Rikers Island guards face disciplinary action in trans woman's death
NEW YORK (AP) - Seventeen officers in the Department of Correction will face disciplinary action, including four immediate suspensions without pay, in connection with the death of a transgender woman who died at Rikers Island jail, city officials announced Friday.
Mayor Bill de Blasio announced the charges after the conclusion of an internal investigation into the death of Layleen Polanco, who died after an epileptic seizure in solitary confinement last June.
"What happened to Layleen was absolutely unacceptable and it is critical that there is accountability," de Blasio said in a statement.
The head of the correction officers' union called the disciplinary action "a disgrace."
Three officers and one captain were the corrections staffers who were suspended.
Polanco, 27, had been at Rikers since April of 2019 and remained behind bars because $500 bail had not been paid.
At the time of her death, she was in restrictive housing. A city Department of Investigation report didn't find any evidence that officers contributed to her death, but did say she was not checked on for the better part of an hour as she should have been according to DOC policy.
"We are committed to ensuring that all of our facilities are safe and humane," said DOC Commissioner Cynthia Brann. "Even one death in our custody is one too many and this swift and fair determination on internal discipline makes clear that the safety and well-being of people in our custody remains our top priority."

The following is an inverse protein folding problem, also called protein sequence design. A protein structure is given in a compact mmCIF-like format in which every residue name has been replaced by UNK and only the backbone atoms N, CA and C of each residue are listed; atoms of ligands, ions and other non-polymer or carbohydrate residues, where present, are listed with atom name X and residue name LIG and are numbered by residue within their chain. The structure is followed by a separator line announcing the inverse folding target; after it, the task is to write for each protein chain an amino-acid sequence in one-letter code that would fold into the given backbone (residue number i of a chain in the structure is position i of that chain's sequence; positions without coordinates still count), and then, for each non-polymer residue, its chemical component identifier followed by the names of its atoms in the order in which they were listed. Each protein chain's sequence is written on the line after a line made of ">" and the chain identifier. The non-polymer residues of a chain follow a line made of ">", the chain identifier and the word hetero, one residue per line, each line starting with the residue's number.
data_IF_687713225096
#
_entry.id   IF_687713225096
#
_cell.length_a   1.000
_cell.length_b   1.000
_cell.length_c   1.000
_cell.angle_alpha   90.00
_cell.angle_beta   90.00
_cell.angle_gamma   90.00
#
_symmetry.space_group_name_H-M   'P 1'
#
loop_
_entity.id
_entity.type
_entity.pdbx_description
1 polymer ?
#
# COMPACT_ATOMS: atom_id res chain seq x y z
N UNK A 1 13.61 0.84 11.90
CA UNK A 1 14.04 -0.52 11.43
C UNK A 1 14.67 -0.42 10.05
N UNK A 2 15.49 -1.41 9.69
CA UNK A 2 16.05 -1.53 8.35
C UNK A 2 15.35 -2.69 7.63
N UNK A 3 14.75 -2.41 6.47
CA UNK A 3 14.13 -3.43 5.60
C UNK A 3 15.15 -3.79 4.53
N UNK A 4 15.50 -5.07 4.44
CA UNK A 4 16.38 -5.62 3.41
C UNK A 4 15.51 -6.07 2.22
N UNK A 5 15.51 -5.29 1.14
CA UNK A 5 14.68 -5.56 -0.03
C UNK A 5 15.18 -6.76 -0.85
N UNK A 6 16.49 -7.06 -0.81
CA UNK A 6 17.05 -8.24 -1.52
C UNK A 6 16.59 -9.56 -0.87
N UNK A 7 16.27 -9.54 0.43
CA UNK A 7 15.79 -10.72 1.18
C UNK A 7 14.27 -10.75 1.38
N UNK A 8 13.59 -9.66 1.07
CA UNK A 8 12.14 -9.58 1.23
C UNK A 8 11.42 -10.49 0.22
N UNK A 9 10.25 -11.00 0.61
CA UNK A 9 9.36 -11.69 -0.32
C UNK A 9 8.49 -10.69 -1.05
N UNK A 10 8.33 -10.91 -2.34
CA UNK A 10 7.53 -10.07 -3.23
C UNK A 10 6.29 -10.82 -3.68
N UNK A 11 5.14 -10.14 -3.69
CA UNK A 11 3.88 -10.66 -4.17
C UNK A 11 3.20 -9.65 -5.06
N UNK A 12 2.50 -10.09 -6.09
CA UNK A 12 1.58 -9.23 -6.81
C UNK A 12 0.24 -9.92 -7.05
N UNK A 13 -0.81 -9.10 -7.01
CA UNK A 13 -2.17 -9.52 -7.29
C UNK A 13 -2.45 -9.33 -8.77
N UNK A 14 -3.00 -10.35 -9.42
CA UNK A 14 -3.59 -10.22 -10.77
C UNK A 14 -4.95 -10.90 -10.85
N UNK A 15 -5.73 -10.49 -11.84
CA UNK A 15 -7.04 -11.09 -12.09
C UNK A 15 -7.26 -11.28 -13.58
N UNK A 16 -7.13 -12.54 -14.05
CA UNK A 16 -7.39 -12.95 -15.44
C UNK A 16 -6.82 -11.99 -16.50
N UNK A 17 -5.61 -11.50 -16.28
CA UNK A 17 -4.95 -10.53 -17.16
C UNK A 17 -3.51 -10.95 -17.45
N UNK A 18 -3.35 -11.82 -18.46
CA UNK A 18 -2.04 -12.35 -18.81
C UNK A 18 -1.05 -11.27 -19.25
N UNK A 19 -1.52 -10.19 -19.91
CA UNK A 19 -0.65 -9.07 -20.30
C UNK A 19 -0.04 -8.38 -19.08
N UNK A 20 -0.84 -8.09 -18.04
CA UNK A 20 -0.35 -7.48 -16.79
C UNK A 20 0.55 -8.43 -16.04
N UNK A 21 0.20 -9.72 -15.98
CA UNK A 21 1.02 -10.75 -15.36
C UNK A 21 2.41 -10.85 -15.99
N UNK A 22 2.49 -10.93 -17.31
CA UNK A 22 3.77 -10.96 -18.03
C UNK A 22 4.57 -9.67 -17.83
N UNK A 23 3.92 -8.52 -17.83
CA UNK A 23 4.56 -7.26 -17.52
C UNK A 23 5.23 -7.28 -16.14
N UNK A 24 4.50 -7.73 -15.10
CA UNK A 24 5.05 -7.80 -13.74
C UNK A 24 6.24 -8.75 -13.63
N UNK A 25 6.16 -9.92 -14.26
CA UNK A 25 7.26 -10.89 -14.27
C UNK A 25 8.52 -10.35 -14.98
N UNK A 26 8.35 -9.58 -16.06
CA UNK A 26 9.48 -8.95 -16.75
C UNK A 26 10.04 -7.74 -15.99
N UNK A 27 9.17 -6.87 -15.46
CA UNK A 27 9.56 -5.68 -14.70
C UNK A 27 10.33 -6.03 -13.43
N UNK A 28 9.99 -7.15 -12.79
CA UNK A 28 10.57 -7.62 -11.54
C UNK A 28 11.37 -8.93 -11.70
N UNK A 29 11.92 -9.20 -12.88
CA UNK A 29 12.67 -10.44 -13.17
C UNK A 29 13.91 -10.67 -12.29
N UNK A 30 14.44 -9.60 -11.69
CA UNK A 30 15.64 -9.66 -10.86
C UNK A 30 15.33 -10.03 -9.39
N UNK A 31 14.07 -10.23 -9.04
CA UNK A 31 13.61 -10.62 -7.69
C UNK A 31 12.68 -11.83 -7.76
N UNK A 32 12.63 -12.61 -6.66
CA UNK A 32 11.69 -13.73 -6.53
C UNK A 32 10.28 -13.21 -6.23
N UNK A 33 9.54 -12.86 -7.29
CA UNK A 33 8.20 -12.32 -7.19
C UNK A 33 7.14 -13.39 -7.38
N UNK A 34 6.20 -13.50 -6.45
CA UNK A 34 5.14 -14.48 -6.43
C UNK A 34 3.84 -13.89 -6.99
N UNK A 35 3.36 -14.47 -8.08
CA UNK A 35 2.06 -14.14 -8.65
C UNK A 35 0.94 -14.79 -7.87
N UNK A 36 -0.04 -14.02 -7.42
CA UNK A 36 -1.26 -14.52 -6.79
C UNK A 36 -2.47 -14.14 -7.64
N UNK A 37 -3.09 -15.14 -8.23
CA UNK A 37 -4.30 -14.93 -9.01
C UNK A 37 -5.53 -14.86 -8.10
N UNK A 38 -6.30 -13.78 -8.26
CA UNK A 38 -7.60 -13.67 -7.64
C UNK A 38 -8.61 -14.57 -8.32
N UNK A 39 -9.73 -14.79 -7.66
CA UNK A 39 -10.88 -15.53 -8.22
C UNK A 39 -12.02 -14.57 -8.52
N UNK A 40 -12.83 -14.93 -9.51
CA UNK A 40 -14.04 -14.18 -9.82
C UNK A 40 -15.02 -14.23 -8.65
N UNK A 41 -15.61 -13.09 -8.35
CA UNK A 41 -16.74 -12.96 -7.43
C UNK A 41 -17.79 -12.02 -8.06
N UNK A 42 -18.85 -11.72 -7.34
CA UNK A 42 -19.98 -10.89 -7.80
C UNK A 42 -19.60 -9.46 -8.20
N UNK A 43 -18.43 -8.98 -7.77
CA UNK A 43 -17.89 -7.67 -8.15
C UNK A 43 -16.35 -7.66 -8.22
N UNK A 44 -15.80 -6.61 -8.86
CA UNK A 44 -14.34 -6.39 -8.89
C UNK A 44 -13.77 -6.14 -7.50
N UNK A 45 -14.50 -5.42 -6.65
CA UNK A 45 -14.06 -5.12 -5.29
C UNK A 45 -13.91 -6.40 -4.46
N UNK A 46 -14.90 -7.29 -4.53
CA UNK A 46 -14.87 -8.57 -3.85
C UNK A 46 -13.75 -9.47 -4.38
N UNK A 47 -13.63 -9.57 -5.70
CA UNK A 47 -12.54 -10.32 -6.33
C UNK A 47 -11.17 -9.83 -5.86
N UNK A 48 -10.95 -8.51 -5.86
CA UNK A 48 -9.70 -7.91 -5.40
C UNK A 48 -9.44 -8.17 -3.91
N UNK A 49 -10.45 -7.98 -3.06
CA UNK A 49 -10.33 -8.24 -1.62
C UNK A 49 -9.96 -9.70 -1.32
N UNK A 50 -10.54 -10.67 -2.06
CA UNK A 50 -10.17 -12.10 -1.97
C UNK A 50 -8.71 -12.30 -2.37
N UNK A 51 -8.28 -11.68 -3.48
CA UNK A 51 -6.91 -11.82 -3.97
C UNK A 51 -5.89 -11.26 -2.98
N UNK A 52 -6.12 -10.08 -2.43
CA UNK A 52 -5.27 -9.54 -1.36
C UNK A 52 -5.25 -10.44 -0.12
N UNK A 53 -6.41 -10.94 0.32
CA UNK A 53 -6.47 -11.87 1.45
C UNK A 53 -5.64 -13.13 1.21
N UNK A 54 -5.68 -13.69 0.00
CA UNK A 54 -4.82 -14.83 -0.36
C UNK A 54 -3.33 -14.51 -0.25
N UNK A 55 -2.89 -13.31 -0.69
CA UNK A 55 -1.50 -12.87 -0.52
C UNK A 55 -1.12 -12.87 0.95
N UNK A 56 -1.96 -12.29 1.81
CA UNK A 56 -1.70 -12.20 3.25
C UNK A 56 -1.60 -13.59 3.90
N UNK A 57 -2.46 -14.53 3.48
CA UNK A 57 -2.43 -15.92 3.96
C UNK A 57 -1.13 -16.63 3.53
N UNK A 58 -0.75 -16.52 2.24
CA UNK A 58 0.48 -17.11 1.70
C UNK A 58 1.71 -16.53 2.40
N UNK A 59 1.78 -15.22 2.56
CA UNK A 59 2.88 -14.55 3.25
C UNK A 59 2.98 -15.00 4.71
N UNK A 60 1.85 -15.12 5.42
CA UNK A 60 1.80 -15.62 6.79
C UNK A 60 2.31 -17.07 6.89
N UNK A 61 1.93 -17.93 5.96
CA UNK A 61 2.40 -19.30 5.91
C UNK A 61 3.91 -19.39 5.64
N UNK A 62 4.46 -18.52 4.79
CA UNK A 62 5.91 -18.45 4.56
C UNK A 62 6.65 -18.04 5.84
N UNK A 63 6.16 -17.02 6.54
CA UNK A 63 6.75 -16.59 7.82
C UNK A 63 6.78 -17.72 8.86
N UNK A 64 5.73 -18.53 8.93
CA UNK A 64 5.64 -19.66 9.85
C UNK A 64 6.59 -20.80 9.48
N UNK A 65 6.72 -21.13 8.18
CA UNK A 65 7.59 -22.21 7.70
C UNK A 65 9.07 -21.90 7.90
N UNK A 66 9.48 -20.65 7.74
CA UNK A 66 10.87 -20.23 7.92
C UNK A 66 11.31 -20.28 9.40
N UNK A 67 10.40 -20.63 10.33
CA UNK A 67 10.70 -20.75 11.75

But Elias Husamudeen, president of the Correction Officers' Benevolent Association, said his members were being "thrown under the bus" and the suspensions "represent an egregious abuse of power that is unprecedented."
"If there is anyone who should be held responsible for the death of Layleen Polanco it's Commissioner Brann and her inept managers," he said in a statement. "We will vigorously fight these suspensions and refuse to allow this city to demonize correction officers."
Earlier this month, the Bronx District Attorney's Office declined to press any criminal charges in connection to Polanco's death.
David Shanies, an attorney for Polanco's family, said that while the discipline was welcome, the need is for institutional accountability.
“Suspending or even firing individual employees will not save the next Layleen from dying," he said in a statement. “We need to treat trans women as women. We need to end abusive solitary confinement. We need to treat people in jail as humans deserving safety and dignity."